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Library To Offer Free Media Downloading Service




Archbold Community Library will offer a free digital media downloading service starting Saturday, Sept. 1, said Joyce Klingelsmith, library director, at the Monday, Aug. 13, board meeting.

The Ohio e-Book Project allows library patrons to download digital books, audiobooks, music, and videos onto home computers.

Since digital rights laws permit just one person to download a specific file at a time, materials are “checked out” for two weeks. After that time, the license expires and files disappear from the computer- with no risk of fines.

Files can be kept permanently by burning them to CDs, if publishers allow, or by transferring them to MP3 players. “We are purchasing these titles,” said Klingelsmith. “That’s why you can keep it.”

The media is incompatible with Apple software and iPods.

After a one-time $1500 subscription fee, the project only requires the library to spend $520, or 1% of its materials budget, each year, to add books and media to its collection.

For the $520 annual payment, the cost of adding 20 audiobooks to Archbold’s collection, patrons will now have access to thousands of books and media files, said Klingelsmith.

Board members were impressed with the service. “It’s a minimal fee for what you’re getting,” said Helen Row.

The library’s Internet homepage leads to the e-Book Project site, where patrons can access media files after downloading the free software necessary for accessing the materials and their digital rights.

Up to 10 items may be checked out at one time. If a file is already checked out, the service creates a waiting list and sends out notification when it’s available.

The project’s advantage is that it eliminates the necessity of physically returning books, said Klingelsmith.

For those with dial-up Internet connections, she said, the library will provide computers with the necessary software so files can be downloaded onto personal MP3 devices or one of the library’s three players, available for checkout by established library patrons.

Those interested in the service may call the library and schedule an appointment for instruction, said Klingelsmith.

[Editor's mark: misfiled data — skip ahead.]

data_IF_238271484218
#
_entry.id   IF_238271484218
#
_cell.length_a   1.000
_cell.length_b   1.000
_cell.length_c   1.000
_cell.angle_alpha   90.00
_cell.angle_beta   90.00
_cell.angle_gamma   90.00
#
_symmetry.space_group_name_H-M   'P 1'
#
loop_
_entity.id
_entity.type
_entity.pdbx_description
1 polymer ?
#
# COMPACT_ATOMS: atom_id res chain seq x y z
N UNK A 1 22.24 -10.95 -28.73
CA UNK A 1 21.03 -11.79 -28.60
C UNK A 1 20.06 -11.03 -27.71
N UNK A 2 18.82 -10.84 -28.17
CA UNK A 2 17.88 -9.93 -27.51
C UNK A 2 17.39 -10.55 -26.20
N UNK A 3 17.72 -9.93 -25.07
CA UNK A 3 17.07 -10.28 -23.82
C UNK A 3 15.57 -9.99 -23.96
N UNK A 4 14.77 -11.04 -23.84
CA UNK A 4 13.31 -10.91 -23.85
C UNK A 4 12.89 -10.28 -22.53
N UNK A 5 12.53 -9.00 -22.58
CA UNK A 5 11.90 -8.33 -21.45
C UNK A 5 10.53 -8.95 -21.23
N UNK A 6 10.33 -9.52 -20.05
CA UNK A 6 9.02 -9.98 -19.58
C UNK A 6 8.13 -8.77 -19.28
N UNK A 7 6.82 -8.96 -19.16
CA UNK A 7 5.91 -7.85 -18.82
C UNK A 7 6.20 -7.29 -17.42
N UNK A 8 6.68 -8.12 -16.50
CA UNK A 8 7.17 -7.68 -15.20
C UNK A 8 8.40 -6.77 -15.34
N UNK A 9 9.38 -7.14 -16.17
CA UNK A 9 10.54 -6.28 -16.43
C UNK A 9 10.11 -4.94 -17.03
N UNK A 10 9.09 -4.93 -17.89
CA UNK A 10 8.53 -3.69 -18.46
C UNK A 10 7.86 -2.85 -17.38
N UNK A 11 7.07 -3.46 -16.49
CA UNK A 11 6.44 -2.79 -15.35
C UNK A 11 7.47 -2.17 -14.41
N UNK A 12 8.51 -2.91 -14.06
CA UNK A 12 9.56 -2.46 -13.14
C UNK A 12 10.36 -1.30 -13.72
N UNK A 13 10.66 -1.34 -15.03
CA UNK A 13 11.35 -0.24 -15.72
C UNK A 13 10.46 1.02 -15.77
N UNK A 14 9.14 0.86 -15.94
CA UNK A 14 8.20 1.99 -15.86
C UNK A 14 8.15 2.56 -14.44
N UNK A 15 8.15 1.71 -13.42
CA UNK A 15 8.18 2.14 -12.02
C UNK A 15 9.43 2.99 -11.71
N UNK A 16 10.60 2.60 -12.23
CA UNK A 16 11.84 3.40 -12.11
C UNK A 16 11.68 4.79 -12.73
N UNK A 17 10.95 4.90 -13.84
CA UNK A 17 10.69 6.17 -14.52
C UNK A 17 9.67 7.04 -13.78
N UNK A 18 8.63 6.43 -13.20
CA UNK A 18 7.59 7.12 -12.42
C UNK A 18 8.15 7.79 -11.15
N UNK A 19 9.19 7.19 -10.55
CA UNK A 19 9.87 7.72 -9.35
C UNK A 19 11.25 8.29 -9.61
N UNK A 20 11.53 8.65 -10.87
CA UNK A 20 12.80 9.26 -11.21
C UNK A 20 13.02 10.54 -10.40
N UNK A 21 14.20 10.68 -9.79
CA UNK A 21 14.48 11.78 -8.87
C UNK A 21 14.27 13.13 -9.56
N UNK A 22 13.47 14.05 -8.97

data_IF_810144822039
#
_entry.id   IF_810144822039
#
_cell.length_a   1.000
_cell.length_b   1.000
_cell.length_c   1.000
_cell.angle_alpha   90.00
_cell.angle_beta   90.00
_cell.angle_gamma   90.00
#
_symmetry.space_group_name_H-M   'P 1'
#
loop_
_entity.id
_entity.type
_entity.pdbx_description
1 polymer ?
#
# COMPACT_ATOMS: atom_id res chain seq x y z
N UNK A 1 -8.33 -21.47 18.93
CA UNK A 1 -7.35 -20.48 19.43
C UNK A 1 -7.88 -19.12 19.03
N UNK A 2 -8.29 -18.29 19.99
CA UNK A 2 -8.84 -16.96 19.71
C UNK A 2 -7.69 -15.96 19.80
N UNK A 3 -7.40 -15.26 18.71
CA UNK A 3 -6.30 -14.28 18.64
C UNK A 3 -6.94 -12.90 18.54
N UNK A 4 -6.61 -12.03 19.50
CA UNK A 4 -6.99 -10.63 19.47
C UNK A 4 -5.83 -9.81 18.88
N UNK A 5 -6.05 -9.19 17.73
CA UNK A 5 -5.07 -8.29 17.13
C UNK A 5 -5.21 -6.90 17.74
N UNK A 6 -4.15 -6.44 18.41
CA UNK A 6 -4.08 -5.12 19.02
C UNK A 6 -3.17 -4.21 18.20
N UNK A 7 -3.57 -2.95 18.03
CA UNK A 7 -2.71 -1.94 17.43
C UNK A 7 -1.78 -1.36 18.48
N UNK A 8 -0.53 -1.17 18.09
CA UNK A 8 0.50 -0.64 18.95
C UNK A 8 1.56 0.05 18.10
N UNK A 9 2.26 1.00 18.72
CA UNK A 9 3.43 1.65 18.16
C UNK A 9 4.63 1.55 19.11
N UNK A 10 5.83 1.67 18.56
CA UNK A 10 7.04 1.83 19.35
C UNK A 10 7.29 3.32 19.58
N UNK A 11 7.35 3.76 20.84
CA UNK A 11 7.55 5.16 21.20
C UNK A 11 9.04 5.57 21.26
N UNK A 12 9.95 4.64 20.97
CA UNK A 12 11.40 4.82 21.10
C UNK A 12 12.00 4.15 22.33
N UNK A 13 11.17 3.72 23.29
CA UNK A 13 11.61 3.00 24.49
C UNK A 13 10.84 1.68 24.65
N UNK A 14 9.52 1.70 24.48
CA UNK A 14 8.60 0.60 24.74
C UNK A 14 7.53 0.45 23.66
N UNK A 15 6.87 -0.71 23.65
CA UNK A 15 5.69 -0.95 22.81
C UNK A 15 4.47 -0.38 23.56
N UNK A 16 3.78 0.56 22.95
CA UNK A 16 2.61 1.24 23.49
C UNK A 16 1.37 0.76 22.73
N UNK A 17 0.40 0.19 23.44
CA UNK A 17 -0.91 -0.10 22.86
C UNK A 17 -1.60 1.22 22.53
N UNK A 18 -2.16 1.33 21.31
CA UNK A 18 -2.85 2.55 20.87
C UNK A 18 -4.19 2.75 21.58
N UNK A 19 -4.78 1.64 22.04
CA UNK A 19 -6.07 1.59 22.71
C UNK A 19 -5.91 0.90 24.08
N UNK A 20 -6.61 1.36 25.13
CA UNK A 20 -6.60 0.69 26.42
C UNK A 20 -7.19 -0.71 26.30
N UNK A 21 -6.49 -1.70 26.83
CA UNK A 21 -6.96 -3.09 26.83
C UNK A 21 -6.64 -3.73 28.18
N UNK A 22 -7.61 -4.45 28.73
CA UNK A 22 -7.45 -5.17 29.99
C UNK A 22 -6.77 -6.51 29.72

Changes

After 30 minutes in executive session, the board approved an anti-nepotism hiring policy.

Diane Tinsman, board member, presented the motion to accept the policy with an amendment in wording. Corinna Miller, board member, was the only dissenter. “I think the policy is good,” she said. But, “it’s the wrong time to do it.”

Other changes to the library include cordless telephones and a television, said Klingelsmith.

RTEC installed a new cordless phone system yesterday, Tuesday, so when all librarians are away from the desk, they can still answer phones. The new service saves $189 per month.

Volunteers will install the television on the wall above the newspaper rack once Klingelsmith buys a wall mount.

Patrons will view closed-captioning news, or severe weather reports, if applicable.

“We have the remote,” Klingelsmith said of librarians.

Judi Rupp, board member, said the TV will be valuable. In the Archbold media center, she said students watched TV for information about the bus accident involving Bluffton’s baseball team.

Patrons might appreciate a similar access to information, she said.

The board also approved a $1,162 bid from Tom Vershum to seal, stripe, and patch the library parking lot. The lot was last patched in 2004 and sealed and striped in 2002.

Library Appreciated

The library re-opened the morning of the meeting, after a one-week closing to replace the carpet.

“It was so busy today,” said Row of the opening.

Miller said the day’s response showed the community’s appreciation for the library.

During last week’s closing, she herself had planned to use the library’s computer and Ellison machine before realizing, “I can’t,” she said.

“Everything went well,” said Klingelsmith of the carpet installation.

Rupp Furniture, Archbold, had the carpet in by Wednesday, giving librarians two days to put everything away.

All board members were pleased with the carpet design.

Also approved was a financial report presented by Marilyn Freytag, clerk.

A furniture and equipment CD was renewed at a 5.11% interest rate since the last meeting, June 18.

Freytag said she’ll continue investigating the library’s sweep account to maximize revenue earned from interest.

This year’s book sale brought in $1,569.66, said Klingelsmith. “We did really well this year.”

Rupp appreciated that leftover books will be picked up for sale in a used bookstore or to be recycled.

“Somebody using it as opposed to putting it in a dumpster,” she said.

Klingelsmith acknowledged a magazine subscription donated by Brad Rupp through the Professional Partnership Program, which provides magazines with green covers advertising local businesses on subscriptions the business donates.

All board members except Sandy Wyse were present.

Next meeting is Monday, Oct. 15, when the board discusses legislation, effective at the end of next month, affecting public record availability in libraries.

Freytag attended an Ohio Library Council meeting yesterday to learn more about the law.

In conjunction with the regular meeting will be a meeting of the Audit Committee, comprised of all library board members.- Alicia Buckenmeyer


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